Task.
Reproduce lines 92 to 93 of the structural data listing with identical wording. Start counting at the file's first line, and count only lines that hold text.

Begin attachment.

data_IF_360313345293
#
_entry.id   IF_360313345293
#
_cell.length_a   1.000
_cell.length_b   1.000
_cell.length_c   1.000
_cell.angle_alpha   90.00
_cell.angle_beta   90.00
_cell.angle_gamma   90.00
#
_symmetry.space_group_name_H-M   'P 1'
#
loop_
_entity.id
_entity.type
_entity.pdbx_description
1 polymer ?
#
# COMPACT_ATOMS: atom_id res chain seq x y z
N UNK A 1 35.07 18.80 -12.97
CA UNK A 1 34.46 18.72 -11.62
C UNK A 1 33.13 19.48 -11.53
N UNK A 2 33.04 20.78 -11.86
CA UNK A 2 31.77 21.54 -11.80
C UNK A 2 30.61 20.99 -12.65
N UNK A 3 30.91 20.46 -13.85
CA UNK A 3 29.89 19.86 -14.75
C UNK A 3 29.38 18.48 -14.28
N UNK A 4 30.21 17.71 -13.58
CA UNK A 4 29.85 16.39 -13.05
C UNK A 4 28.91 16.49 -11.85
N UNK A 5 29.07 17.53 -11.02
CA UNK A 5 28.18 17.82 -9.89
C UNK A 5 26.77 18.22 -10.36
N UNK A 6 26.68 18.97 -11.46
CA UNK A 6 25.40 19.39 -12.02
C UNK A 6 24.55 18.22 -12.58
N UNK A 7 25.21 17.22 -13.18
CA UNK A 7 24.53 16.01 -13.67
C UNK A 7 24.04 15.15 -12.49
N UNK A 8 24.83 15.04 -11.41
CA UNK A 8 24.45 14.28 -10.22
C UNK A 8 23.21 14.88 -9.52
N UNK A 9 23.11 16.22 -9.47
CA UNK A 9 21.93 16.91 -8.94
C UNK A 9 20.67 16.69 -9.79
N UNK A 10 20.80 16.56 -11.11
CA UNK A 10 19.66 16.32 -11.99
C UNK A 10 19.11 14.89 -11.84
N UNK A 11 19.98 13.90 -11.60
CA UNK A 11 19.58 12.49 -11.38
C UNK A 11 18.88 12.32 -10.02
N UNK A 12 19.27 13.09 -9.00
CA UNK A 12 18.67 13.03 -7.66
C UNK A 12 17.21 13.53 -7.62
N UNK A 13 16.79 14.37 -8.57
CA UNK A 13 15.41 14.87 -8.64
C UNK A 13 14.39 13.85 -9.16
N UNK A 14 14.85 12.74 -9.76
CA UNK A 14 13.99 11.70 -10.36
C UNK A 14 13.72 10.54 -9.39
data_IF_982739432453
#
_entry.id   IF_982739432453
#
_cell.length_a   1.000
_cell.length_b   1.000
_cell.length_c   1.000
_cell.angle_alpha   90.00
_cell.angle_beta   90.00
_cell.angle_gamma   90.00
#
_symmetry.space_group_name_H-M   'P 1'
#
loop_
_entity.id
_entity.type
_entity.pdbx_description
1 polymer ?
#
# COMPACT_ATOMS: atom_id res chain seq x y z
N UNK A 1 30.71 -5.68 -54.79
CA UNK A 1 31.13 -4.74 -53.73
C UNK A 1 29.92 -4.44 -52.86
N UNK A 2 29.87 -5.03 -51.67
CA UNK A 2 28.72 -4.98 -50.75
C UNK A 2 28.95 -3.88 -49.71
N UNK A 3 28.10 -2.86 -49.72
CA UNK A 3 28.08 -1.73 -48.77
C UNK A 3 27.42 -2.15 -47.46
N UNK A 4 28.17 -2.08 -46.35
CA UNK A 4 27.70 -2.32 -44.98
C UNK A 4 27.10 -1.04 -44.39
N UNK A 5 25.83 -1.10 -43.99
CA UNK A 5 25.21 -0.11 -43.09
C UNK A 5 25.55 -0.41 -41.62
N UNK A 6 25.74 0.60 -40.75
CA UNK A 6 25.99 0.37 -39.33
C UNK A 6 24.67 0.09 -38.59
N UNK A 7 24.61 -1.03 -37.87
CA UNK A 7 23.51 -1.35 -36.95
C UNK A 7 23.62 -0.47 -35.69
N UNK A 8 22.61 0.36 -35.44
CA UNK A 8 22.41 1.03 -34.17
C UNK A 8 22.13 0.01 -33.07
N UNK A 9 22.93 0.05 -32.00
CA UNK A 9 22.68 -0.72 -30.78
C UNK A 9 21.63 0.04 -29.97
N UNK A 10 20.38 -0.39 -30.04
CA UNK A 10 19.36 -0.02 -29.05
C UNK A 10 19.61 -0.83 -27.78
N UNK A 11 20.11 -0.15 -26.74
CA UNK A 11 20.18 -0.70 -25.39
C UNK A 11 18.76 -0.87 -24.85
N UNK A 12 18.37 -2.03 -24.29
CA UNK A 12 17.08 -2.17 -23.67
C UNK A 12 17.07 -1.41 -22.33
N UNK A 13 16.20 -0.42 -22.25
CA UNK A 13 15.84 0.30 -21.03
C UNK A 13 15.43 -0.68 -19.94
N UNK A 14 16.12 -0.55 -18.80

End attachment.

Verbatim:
N UNK A 4 28.17 -2.08 -46.35
CA UNK A 4 27.70 -2.32 -44.98